When I make a big batch of any stew(I'm a caterer) I brown everything, meat and veg, then simmer in the milk then the wine then I transfer it to my huge roasting pan. I continue like that until I fill it up then i add the tomatoes cover it with parchment then foil. I worry that there might be a reaction between foil and wine. Bake low and slow. I think you have to be way more careful baking larger batches. Can't wait to hear other opinions.

    1. k
      kengk RE: PFStella Jun 18, 2013 03:23 PM

      The things that come to my mind are; you made an arithmetic mistake when you scaled it up or if you converted from tablespoons to cups you made a mistake there. Chopped onion is not something I think of measuring by the tablespoon...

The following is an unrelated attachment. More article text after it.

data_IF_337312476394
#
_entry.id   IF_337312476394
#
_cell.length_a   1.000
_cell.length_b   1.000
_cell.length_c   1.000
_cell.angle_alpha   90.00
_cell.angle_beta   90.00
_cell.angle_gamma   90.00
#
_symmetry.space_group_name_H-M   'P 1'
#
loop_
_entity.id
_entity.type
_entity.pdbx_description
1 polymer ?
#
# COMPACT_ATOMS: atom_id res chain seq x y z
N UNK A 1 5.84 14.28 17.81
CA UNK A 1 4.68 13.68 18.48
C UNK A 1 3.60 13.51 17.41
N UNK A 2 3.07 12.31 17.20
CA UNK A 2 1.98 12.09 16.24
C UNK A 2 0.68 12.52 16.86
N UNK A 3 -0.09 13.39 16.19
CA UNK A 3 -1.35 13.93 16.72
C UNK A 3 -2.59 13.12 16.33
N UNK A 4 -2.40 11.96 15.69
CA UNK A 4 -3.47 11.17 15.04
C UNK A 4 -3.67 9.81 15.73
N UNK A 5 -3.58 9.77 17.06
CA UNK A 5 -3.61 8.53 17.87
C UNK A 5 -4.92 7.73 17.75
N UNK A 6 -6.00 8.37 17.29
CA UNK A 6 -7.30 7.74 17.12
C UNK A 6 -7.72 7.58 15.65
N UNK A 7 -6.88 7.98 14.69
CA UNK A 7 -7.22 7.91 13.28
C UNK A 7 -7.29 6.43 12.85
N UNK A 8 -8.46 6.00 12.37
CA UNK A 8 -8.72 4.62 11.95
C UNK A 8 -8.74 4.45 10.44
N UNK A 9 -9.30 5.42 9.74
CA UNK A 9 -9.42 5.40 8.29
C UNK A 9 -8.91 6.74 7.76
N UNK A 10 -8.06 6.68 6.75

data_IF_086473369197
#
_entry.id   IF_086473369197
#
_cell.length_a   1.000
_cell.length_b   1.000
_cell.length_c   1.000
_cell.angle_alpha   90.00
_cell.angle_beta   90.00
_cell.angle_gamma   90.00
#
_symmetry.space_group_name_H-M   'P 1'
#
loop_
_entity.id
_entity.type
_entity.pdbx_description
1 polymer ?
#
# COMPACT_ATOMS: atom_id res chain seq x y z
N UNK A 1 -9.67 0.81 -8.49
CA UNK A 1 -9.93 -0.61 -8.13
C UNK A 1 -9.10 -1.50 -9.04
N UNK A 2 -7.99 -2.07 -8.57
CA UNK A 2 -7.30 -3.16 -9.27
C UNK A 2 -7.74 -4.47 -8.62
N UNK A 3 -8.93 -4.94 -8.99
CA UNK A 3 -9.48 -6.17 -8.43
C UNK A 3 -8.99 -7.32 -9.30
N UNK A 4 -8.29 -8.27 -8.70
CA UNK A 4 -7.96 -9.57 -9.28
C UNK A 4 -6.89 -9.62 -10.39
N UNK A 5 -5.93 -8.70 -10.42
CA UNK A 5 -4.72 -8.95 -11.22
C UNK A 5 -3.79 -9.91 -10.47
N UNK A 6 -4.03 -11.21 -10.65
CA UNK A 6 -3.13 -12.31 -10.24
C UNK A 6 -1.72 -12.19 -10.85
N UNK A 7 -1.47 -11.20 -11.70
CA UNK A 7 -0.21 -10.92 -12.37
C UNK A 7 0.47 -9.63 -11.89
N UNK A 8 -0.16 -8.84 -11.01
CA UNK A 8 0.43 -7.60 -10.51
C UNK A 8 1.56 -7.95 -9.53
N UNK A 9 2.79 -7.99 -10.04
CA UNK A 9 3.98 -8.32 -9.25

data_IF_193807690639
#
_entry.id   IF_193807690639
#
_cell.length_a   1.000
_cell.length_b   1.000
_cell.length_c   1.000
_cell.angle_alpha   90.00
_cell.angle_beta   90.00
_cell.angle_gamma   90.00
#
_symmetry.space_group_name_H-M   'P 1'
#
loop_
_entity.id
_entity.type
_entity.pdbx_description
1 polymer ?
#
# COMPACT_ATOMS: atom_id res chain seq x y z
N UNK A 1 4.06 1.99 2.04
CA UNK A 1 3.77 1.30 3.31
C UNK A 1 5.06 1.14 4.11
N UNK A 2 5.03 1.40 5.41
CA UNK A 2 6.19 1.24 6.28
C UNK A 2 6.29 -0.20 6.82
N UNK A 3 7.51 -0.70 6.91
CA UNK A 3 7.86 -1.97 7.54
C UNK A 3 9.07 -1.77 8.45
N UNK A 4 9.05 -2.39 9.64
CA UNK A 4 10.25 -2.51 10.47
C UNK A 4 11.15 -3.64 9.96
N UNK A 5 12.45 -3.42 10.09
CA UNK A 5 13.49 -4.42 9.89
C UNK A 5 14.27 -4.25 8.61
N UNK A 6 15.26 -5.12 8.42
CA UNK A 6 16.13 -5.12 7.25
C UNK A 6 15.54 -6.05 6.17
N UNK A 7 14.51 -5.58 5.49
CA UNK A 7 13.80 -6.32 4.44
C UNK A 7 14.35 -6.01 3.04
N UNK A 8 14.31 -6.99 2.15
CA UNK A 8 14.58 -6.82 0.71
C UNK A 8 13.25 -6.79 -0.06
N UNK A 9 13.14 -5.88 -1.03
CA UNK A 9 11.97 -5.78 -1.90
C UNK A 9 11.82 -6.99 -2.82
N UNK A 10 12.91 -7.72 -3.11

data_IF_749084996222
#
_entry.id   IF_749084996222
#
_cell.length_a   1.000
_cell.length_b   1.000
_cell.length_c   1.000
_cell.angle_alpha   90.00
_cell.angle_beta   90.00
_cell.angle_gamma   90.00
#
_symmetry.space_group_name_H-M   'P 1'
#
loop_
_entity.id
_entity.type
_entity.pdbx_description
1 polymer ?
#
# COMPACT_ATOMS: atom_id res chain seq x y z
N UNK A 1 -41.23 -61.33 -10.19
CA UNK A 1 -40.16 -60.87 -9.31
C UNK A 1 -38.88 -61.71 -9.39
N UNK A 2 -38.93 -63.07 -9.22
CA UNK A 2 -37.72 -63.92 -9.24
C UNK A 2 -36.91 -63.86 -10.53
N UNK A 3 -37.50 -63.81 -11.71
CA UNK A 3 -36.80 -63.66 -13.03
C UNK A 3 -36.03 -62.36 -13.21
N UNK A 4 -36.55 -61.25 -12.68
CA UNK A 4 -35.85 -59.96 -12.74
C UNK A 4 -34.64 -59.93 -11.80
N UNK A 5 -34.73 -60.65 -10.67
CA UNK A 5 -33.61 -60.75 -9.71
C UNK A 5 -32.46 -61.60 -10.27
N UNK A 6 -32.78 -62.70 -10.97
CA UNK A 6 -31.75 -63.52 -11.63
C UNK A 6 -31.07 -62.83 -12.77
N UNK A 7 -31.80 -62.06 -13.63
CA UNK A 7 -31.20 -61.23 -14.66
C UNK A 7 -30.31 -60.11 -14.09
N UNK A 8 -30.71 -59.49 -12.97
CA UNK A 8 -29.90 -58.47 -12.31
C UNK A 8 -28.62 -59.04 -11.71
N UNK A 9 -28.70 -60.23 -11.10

The other thing is that pot you used to cook the larger batch maybe did not work as well for browning or reducing the sauce.

      If you were more specific about what "went wrong" people could make more intelligent suggestions/speculation.

      2 Replies
      1. re: kengk
        p
        PFStella RE: kengk Jun 18, 2013 04:11 PM

        Ken,

        Sorry, maybe I was unclear. The point of the OP was not 'what went wrong'. I included the fact that I had once screwed up a larger batch simply as background to why i was asking the question, which was intended to be, simply: how do you scale up the original recipe? The recipe i listed in the OP was not any kind of attempt at a scaled up version; it is the original amounts as they appear the in the Marcella Hazan book. The original recipe does indeed call for 2 tbsp of chopped ontions. So the question to all of you is simply, how would you scale that up?